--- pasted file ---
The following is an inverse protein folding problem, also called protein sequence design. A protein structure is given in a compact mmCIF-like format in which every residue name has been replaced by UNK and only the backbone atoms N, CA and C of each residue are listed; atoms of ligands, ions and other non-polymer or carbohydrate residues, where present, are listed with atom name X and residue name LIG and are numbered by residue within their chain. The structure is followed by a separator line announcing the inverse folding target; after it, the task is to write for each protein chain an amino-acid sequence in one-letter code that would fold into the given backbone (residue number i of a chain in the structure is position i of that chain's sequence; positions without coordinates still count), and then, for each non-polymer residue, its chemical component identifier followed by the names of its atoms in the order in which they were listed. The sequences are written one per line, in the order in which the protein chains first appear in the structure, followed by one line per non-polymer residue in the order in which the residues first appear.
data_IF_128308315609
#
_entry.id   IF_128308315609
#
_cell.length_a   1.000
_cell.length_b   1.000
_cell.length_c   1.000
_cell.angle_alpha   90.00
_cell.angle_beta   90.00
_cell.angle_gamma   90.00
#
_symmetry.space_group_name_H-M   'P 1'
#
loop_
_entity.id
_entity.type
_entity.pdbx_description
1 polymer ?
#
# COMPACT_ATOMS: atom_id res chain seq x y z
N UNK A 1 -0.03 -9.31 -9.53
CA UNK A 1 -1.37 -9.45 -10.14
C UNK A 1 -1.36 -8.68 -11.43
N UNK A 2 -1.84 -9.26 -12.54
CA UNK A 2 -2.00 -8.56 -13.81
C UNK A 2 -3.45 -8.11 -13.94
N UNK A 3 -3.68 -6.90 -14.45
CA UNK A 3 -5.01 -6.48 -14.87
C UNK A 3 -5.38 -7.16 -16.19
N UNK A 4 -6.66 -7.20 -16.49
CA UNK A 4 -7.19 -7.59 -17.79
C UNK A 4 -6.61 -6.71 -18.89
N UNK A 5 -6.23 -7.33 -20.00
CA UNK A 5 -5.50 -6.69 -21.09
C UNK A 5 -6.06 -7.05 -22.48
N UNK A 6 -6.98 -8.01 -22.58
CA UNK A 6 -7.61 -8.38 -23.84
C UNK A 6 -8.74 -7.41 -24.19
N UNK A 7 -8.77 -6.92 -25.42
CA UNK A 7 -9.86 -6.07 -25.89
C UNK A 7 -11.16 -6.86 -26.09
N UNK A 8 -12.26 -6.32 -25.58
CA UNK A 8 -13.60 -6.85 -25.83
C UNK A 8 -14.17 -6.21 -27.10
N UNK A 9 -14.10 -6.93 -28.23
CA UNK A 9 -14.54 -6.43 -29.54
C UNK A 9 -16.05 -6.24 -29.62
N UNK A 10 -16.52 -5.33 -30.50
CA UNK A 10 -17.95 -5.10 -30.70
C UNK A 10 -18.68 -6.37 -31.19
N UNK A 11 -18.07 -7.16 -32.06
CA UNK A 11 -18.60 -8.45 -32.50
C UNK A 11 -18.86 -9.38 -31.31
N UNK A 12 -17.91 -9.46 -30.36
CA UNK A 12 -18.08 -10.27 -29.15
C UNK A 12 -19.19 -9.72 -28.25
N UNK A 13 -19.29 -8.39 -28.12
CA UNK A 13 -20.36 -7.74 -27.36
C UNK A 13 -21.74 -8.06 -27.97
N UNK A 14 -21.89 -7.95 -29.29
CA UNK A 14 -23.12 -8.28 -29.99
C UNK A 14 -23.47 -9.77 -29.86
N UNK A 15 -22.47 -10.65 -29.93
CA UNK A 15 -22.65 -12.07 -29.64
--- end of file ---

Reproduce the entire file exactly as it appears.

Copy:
The following is an inverse protein folding problem, also called protein sequence design. A protein structure is given in a compact mmCIF-like format in which every residue name has been replaced by UNK and only the backbone atoms N, CA and C of each residue are listed; atoms of ligands, ions and other non-polymer or carbohydrate residues, where present, are listed with atom name X and residue name LIG and are numbered by residue within their chain. The structure is followed by a separator line announcing the inverse folding target; after it, the task is to write for each protein chain an amino-acid sequence in one-letter code that would fold into the given backbone (residue number i of a chain in the structure is position i of that chain's sequence; positions without coordinates still count), and then, for each non-polymer residue, its chemical component identifier followed by the names of its atoms in the order in which they were listed. The sequences are written one per line, in the order in which the protein chains first appear in the structure, followed by one line per non-polymer residue in the order in which the residues first appear.
data_IF_128308315609
#
_entry.id   IF_128308315609
#
_cell.length_a   1.000
_cell.length_b   1.000
_cell.length_c   1.000
_cell.angle_alpha   90.00
_cell.angle_beta   90.00
_cell.angle_gamma   90.00
#
_symmetry.space_group_name_H-M   'P 1'
#
loop_
_entity.id
_entity.type
_entity.pdbx_description
1 polymer ?
#
# COMPACT_ATOMS: atom_id res chain seq x y z
N UNK A 1 -0.03 -9.31 -9.53
CA UNK A 1 -1.37 -9.45 -10.14
C UNK A 1 -1.36 -8.68 -11.43
N UNK A 2 -1.84 -9.26 -12.54
CA UNK A 2 -2.00 -8.56 -13.81
C UNK A 2 -3.45 -8.11 -13.94
N UNK A 3 -3.68 -6.90 -14.45
CA UNK A 3 -5.01 -6.48 -14.87
C UNK A 3 -5.38 -7.16 -16.19
N UNK A 4 -6.66 -7.20 -16.49
CA UNK A 4 -7.19 -7.59 -17.79
C UNK A 4 -6.61 -6.71 -18.89
N UNK A 5 -6.23 -7.33 -20.00
CA UNK A 5 -5.50 -6.69 -21.09
C UNK A 5 -6.06 -7.05 -22.48
N UNK A 6 -6.98 -8.01 -22.58
CA UNK A 6 -7.61 -8.38 -23.84
C UNK A 6 -8.74 -7.41 -24.19
N UNK A 7 -8.77 -6.92 -25.42
CA UNK A 7 -9.86 -6.07 -25.89
C UNK A 7 -11.16 -6.86 -26.09
N UNK A 8 -12.26 -6.32 -25.58
CA UNK A 8 -13.60 -6.85 -25.83
C UNK A 8 -14.17 -6.21 -27.10
N UNK A 9 -14.10 -6.93 -28.23
CA UNK A 9 -14.54 -6.43 -29.54
C UNK A 9 -16.05 -6.24 -29.62
N UNK A 10 -16.52 -5.33 -30.50
CA UNK A 10 -17.95 -5.10 -30.70
C UNK A 10 -18.68 -6.37 -31.19
N UNK A 11 -18.07 -7.16 -32.06
CA UNK A 11 -18.60 -8.45 -32.50
C UNK A 11 -18.86 -9.38 -31.31
N UNK A 12 -17.91 -9.46 -30.36
CA UNK A 12 -18.08 -10.27 -29.15
C UNK A 12 -19.19 -9.72 -28.25
N UNK A 13 -19.29 -8.39 -28.12
CA UNK A 13 -20.36 -7.74 -27.36
C UNK A 13 -21.74 -8.06 -27.97
N UNK A 14 -21.89 -7.95 -29.29
CA UNK A 14 -23.12 -8.28 -29.99
C UNK A 14 -23.47 -9.77 -29.86
N UNK A 15 -22.47 -10.65 -29.93
CA UNK A 15 -22.65 -12.07 -29.64